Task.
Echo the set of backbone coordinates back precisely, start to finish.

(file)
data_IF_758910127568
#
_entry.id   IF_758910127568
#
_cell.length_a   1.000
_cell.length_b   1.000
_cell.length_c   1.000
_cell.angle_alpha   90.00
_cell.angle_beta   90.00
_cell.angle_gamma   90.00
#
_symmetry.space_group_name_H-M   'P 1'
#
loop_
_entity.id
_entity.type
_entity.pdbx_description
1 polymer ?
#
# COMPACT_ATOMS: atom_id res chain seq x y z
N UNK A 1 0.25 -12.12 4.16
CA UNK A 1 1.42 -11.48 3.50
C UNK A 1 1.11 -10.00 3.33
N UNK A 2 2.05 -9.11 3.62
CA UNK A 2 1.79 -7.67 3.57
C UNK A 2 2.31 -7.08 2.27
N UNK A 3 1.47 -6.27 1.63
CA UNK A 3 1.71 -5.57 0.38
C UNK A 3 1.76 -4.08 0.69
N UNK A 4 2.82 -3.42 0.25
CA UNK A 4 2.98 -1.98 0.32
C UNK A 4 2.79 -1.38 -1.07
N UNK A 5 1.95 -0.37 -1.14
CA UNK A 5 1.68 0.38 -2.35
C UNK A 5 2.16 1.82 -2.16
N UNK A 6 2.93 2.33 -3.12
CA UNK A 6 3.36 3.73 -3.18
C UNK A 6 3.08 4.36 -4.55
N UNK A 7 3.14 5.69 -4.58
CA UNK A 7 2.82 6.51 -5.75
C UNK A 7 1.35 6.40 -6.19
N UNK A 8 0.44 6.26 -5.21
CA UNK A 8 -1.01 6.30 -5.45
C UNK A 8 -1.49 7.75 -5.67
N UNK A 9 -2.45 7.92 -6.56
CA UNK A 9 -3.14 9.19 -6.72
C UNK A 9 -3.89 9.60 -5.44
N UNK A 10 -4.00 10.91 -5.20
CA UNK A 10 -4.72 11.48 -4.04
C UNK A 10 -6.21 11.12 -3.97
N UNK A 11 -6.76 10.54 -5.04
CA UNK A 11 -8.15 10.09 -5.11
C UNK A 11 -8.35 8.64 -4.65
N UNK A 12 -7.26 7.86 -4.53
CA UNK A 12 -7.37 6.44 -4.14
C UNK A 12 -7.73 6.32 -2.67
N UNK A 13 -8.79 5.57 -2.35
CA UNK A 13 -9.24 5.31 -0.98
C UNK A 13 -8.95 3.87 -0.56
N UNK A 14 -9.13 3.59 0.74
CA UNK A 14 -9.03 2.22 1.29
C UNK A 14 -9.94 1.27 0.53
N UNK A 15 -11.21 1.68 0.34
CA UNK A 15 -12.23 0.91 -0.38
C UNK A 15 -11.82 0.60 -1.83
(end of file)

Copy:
data_IF_758910127568
#
_entry.id   IF_758910127568
#
_cell.length_a   1.000
_cell.length_b   1.000
_cell.length_c   1.000
_cell.angle_alpha   90.00
_cell.angle_beta   90.00
_cell.angle_gamma   90.00
#
_symmetry.space_group_name_H-M   'P 1'
#
loop_
_entity.id
_entity.type
_entity.pdbx_description
1 polymer ?
#
# COMPACT_ATOMS: atom_id res chain seq x y z
N UNK A 1 0.25 -12.12 4.16
CA UNK A 1 1.42 -11.48 3.50
C UNK A 1 1.11 -10.00 3.33
N UNK A 2 2.05 -9.11 3.62
CA UNK A 2 1.79 -7.67 3.57
C UNK A 2 2.31 -7.08 2.27
N UNK A 3 1.47 -6.27 1.63
CA UNK A 3 1.71 -5.57 0.38
C UNK A 3 1.76 -4.08 0.69
N UNK A 4 2.82 -3.42 0.25
CA UNK A 4 2.98 -1.98 0.32
C UNK A 4 2.79 -1.38 -1.07
N UNK A 5 1.95 -0.37 -1.14
CA UNK A 5 1.68 0.38 -2.35
C UNK A 5 2.16 1.82 -2.16
N UNK A 6 2.93 2.33 -3.12
CA UNK A 6 3.36 3.73 -3.18
C UNK A 6 3.08 4.36 -4.55
N UNK A 7 3.14 5.69 -4.58
CA UNK A 7 2.82 6.51 -5.75
C UNK A 7 1.35 6.40 -6.19
N UNK A 8 0.44 6.26 -5.21
CA UNK A 8 -1.01 6.30 -5.45
C UNK A 8 -1.49 7.75 -5.67
N UNK A 9 -2.45 7.92 -6.56
CA UNK A 9 -3.14 9.19 -6.72
C UNK A 9 -3.89 9.60 -5.44
N UNK A 10 -4.00 10.91 -5.20
CA UNK A 10 -4.72 11.48 -4.04
C UNK A 10 -6.21 11.12 -3.97
N UNK A 11 -6.76 10.54 -5.04
CA UNK A 11 -8.15 10.09 -5.11
C UNK A 11 -8.35 8.64 -4.65
N UNK A 12 -7.26 7.86 -4.53
CA UNK A 12 -7.37 6.44 -4.14
C UNK A 12 -7.73 6.32 -2.67
N UNK A 13 -8.79 5.57 -2.35
CA UNK A 13 -9.24 5.31 -0.98
C UNK A 13 -8.95 3.87 -0.56
N UNK A 14 -9.13 3.59 0.74
CA UNK A 14 -9.03 2.22 1.29
C UNK A 14 -9.94 1.27 0.53
N UNK A 15 -11.21 1.68 0.34
CA UNK A 15 -12.23 0.91 -0.38
C UNK A 15 -11.82 0.60 -1.83